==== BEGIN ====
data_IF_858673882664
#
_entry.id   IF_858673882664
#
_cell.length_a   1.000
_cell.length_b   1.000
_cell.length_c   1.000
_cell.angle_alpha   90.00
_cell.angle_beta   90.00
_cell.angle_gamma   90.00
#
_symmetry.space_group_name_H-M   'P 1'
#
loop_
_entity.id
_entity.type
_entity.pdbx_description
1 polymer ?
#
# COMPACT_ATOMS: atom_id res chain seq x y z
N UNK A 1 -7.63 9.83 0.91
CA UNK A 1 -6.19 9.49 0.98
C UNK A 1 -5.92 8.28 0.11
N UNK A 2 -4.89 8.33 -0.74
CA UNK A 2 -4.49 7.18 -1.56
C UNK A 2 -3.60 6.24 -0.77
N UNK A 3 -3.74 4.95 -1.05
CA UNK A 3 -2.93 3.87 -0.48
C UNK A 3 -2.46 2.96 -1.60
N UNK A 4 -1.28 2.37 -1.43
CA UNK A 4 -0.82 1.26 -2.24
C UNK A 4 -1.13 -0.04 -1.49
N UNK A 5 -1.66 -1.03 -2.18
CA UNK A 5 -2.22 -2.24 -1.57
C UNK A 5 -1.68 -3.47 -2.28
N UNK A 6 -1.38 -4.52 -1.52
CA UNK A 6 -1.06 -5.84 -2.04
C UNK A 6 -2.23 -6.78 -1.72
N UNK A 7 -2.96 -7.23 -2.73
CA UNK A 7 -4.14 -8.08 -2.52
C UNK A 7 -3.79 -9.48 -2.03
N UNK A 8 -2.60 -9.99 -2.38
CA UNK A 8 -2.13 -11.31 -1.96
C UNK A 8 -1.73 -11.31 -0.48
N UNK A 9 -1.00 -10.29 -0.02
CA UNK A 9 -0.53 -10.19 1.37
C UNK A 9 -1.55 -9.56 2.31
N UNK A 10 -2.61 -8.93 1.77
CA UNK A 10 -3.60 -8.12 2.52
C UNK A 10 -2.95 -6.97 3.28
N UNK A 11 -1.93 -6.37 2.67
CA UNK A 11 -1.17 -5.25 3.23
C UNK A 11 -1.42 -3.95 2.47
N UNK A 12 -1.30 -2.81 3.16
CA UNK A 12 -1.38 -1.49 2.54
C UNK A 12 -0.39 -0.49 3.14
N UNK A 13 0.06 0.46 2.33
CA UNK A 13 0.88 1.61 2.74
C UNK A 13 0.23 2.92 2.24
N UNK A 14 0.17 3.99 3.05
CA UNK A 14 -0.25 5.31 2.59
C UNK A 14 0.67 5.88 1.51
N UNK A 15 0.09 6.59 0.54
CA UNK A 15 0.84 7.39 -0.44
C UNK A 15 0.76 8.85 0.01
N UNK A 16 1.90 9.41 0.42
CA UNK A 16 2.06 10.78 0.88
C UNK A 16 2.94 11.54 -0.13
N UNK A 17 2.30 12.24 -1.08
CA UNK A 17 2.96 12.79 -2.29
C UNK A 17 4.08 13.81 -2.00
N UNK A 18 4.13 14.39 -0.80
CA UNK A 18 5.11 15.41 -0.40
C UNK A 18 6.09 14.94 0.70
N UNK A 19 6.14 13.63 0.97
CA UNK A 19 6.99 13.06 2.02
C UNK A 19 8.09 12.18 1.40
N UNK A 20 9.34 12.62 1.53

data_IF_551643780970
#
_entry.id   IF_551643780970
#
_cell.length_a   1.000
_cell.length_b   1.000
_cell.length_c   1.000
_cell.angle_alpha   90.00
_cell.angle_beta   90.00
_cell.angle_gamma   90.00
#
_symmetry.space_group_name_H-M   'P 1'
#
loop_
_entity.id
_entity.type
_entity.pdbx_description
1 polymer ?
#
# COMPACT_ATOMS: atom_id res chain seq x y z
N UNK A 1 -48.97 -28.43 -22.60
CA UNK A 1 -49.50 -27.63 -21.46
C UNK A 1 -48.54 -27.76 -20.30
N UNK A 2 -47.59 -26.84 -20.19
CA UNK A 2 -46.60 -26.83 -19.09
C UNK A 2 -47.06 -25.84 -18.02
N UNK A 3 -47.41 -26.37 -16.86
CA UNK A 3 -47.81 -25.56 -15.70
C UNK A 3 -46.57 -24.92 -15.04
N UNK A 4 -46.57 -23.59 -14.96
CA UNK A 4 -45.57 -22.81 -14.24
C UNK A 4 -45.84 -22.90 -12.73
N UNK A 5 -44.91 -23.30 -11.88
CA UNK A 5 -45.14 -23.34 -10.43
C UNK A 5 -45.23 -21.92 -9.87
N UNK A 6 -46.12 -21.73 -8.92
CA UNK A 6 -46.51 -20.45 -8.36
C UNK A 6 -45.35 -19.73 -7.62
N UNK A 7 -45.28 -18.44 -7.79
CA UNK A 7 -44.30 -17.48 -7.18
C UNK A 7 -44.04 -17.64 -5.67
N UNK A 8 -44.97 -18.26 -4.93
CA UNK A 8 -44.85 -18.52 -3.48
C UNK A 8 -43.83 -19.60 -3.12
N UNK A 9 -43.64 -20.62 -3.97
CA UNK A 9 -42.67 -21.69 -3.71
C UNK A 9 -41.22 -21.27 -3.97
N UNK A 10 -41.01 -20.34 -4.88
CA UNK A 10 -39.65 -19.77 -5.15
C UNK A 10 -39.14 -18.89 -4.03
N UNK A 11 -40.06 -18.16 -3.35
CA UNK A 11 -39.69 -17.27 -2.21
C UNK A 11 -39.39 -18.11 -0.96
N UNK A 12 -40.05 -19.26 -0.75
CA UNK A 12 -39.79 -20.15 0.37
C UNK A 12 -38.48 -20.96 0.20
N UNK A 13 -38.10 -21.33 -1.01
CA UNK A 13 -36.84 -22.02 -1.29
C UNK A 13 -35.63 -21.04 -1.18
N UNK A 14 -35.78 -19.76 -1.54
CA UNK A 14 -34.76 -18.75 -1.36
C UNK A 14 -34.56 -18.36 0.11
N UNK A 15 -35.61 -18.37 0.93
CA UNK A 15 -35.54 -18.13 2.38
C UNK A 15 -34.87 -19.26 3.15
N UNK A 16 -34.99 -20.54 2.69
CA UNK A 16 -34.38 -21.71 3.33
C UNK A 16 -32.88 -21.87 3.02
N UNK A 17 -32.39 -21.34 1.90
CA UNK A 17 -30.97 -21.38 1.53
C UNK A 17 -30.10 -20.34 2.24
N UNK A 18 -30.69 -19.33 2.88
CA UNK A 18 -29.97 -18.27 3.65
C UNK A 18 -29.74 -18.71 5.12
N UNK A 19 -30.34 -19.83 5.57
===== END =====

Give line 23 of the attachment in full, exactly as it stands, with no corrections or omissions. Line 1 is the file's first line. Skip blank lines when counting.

C UNK A 1 -5.92 8.28 0.11